Getting Started: Rebuilding a ProTank atomizer

When I initially set out to write this post, I had intended on building a basic coil on an IGO-L, but figured that while I was at it, I’d rebuild a ProTank atomizer or two with cotton wicks for my On The Go Kit. While doing that, I was on the phone with a friend, and we got to talking about the number of tanks that use a ProTank atomizer. I figured I’d be doing all of the people using those a disservice if I didn’t make a post that covers how to rebuild one. As a bonus, this particular build is both fairly easy (though as depicted does require some special tools, which you should have anyway), and produces one of the best Vapes that I’ve ever had. So, let’s build!

Supplies (Click to enlarge)

Supplies (Click to enlarge)

I’m using 30g Kanthal A1 (because I want a coil that is between 1.7 and 2.4 ohms), CVS sterile rolled cotton, an original ProTank, an 18g blunt tip syringe, and a generic ohm meter (if you don’t have one of these, I highly recommend picking one up, they are rather inexpensive, like $20, and very convenient). Not shown is a butane torch (I don’t know why I left that out of the photo).

Disassembled atomizer (Click to enlarge)

Disassembled atomizer (Click to enlarge)

Pull the atomizer apart (pop the chimney off, and then remove the positive pin, and everything should just pull apart), and discard the old coil/wicks. Rinse and clean the parts that you are keeping in preparation for the new build (I usually just wipe them down real good).

Nothing terribly over complicated here. First torch the kanthal until it glows to both clean it, and to remove some of the springiness to make wrapping easier. I start with a 6-8″ piece of wire. You can always cut it shorter, it’s real hard to get it longer once cut. I leave 1.5-2″ legs at this stage (better too long than too short), and just wrap around the 18g blunt tip needle between 8 and 12 times depending on the resistance I want to end up with.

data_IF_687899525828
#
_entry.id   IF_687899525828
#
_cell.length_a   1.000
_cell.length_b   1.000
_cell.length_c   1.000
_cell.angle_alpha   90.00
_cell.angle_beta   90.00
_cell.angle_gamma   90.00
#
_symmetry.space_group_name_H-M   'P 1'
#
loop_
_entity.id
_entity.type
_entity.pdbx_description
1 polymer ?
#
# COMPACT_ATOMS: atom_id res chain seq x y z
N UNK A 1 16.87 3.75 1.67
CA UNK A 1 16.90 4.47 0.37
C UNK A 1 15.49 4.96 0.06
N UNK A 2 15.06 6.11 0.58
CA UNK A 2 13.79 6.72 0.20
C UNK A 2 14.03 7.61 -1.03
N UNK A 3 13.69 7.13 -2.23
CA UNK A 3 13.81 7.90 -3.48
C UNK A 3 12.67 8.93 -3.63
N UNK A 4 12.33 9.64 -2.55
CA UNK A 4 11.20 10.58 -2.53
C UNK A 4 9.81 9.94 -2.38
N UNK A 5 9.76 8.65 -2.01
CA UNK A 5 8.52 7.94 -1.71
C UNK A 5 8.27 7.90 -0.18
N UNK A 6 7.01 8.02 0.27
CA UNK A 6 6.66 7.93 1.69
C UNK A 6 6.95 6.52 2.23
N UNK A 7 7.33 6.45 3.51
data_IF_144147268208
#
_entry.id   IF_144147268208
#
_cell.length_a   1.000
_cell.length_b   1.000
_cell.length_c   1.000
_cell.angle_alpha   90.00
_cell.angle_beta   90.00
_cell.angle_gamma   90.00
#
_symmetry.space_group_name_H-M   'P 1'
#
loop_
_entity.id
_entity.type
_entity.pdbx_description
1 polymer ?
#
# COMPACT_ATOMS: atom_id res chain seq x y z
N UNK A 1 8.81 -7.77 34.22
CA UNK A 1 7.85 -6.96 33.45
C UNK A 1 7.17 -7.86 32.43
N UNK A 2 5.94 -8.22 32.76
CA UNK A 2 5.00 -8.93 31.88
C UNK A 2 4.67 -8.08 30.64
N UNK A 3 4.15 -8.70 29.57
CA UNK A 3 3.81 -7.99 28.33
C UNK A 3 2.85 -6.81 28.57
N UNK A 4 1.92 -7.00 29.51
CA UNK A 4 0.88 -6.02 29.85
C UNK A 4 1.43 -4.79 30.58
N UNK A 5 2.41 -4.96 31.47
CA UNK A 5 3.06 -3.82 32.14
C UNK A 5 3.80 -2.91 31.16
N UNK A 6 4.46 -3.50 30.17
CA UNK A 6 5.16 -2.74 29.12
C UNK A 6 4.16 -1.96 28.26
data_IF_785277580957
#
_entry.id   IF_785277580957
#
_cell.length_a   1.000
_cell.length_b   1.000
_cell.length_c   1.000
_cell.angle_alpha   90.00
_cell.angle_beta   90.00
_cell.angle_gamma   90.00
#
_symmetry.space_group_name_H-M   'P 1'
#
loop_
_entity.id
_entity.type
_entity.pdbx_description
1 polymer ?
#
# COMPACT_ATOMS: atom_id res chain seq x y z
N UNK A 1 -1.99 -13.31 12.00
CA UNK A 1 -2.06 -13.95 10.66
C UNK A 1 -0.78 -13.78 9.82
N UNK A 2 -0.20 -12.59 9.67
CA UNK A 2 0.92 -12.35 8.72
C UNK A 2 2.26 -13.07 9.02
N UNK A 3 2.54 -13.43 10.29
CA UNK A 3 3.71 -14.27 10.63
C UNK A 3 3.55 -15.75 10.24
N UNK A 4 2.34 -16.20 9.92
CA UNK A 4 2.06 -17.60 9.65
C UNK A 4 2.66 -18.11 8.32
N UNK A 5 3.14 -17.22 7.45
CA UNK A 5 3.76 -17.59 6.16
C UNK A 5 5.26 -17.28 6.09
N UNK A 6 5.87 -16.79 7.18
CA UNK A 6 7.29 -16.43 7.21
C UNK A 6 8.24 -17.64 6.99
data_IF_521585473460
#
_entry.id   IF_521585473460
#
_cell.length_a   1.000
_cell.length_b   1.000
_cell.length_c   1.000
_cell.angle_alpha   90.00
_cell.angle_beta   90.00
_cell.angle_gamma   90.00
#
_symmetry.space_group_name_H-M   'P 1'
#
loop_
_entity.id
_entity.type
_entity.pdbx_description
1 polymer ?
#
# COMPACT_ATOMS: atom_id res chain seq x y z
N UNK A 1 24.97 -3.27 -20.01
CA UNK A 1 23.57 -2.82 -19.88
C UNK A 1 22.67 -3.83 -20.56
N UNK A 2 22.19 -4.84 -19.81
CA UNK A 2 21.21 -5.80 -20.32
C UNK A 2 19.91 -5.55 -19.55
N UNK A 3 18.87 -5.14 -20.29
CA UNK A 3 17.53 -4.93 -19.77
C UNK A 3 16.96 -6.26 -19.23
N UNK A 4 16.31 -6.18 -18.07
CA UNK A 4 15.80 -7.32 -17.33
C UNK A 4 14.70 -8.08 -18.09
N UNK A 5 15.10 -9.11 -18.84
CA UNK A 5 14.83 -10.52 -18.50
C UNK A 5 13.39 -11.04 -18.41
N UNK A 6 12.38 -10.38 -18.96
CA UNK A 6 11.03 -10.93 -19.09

Click to enlarge

Click to enlarge

You can see here that I’ve done a 9/8 wrap. This should get me between 1.7 and 1.8ohms on the final coil. Next you want to compress the coil at one end and hold it there for a few seconds. This makes it much easier to get it compressed in the pliers later.

Click to enlarge

Click to enlarge

Now we need to torch the coil to get it to retain its shape. Slide it off of the needle, and carefully grip it in some pliers. I hold the hottest part of the torch flame on the coil for a solid ten seconds once I get it in the pliers straight:

Click to enlarge

Click to enlarge

Here is where this pays off, put the coil back onto the needle, and mount it into the atomizer base, as shown below:

Click to enlarge

Click to enlarge

This makes mounting coils on these atomizers a cinch. The needle is thin enough that it places the coil at the bottom of the channel in the sides of the atomizer base. This is the perfect position. Get the coil centered and put the insulator ring and positive pin back in place (remember that one leg of the coil goes inside the insulator ring, and the other goes between the insulator ring and the atomizer base).

Click to enlarge

Click to enlarge

As you can see from the image above, I don’t push the positive pin all the way in. I leave it sticking out enough that it can be seated correctly once the atomizer is installed in the tank base. At this point I will twist off the excess coil leg lengths, so that the they are flush with the base. You can clip them off, but I find that a little spin and wiggle will break them off more cleanly. Make sure the coil is centered in the split, and not touching the sides of the atomizer base, and remove the needle.

Centered coil (Click to enlarge)

Centered coil (Click to enlarge)

Let’s test it out real quick:

Perfect!

Perfect!

Now we need wick! Here is how much cotton I will need (this is actually a bit more than I’ll need):

IMG_0878

Click to enlarge

You can see that it doesn’t take much at all. I’ll tell you now, you should go wash your hands with a non scented soap. I use sterile cotton and I can taste the difference in my wicks when I do wash my hands at this point and when I don’t. Once you are ready, tear about half of that cotton off lengthwise, and roll it into a wick shape that will fit inside the coil you mounted. You don’t need terribly much cotton here.